According to Margaret Rouse, “Digital divide is a term that refers to the gap between demographics and regions that have access to modern information and communications technology, and those that don’t or have restricted access. This technology includes the telephone, television, personal computers and the Internet”. Nowadays, technologies are a part of our lives. Most people cannot leave without it especially the younger generation.
Everyone thinks that in a digital world everyone would have a chance to participate, but that’s not true. There is a ‘digital divide’ a gap between those who can buy and use digital technologies easily and those who cannot. This isn’t just a case of poorer countries and richer countries, the digital divide exists here in Australia. On this topic, we discussed in class that the gaps are usually concerned with age, income, disability and community type. First, older people are less likely to use the Internet than younger people. Second, the cost of connecting to the Internet has come down in recent years but it is still an expense for people who have fewer incomes (Bentley, ABC, 2014, the digital divide in Australia). Third, people who live in a rural area with limited broadband access are less likely to use the Internet than the urban or suburban area. For example, the broadband of some rural areas is limited to a speed of 28.8 Kbit/s rather than a speed that more than 100 Kbit/s in an urban or suburban area. And some adults with a disability do not use the Internet. However, there is an organisation made a solution of non-participation which is the one laptop for each child program to help students to participate to the digital world.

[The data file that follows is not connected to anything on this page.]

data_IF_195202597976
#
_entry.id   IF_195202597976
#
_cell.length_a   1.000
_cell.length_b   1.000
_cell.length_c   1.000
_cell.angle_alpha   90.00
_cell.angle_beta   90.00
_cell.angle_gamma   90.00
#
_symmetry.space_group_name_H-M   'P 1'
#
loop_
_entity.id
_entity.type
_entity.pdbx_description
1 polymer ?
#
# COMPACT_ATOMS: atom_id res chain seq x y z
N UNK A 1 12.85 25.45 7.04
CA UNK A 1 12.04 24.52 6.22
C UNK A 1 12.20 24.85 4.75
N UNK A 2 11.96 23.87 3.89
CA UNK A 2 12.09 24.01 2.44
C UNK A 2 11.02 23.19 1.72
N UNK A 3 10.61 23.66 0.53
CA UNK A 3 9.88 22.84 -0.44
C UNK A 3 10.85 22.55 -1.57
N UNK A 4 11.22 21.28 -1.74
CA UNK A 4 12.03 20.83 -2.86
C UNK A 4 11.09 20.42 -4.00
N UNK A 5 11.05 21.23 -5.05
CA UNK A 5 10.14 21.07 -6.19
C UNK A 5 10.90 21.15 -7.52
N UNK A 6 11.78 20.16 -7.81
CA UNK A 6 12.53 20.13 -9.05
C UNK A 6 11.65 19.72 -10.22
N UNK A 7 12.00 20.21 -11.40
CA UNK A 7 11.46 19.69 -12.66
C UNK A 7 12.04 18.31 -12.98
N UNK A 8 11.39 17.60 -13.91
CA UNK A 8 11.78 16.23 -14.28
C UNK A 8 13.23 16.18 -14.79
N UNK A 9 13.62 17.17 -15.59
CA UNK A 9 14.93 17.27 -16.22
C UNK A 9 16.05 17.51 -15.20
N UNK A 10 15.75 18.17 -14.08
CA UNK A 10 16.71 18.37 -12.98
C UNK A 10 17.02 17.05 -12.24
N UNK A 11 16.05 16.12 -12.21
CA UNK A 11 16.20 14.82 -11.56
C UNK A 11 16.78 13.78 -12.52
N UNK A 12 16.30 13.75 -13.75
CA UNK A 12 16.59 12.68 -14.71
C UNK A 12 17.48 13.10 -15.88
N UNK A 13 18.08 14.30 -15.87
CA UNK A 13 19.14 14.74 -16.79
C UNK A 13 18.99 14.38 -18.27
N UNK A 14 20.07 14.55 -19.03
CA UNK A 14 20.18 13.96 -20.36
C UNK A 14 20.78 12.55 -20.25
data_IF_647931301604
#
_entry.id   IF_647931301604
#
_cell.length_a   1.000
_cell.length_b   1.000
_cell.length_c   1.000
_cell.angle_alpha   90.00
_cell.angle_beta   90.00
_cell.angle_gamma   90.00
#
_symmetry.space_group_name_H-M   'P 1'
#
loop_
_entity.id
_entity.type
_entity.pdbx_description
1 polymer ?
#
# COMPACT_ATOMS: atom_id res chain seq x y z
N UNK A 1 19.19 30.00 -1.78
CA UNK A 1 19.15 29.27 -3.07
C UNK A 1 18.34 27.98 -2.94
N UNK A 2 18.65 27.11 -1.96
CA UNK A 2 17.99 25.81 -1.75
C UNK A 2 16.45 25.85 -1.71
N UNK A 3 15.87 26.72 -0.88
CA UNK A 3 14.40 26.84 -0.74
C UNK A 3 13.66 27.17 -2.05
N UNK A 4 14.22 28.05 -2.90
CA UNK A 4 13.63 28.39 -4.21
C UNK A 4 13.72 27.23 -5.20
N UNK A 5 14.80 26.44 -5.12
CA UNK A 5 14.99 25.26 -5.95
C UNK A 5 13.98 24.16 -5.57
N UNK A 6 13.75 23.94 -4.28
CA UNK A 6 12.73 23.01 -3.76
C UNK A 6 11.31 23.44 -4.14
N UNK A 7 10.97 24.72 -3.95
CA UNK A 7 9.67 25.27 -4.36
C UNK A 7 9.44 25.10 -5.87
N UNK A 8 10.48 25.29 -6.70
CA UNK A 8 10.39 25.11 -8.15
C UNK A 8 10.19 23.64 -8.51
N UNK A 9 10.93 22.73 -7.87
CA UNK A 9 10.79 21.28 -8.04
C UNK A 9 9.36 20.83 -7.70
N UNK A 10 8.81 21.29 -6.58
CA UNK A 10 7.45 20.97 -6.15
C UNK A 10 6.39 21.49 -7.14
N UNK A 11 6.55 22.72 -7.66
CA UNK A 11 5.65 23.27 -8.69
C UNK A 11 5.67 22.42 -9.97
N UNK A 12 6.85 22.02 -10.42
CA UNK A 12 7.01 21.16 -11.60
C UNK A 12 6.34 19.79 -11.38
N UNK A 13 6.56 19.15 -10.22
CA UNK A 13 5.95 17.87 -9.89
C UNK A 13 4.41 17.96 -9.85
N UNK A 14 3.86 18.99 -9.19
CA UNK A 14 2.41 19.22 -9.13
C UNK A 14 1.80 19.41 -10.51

As a result, I cannot image that our lives without digital technologies. I cannot image in the world I can’t send emails, cannot Google information, and couldn’t buy things online, study online or access information. I think if there is no internet or technologies we will be backwards of the times. However, we cannot be addicted to it because it may create some problems. For instance, I always see people play their phones rather than talk to their family or friends. Finally, we should always communicate with family and friends and we also need to help the non-participate people bridge the digital divide.
Howell. 2012. Teaching with ICT. Digital Pedagogies for Collaboration and Creativity. Oxford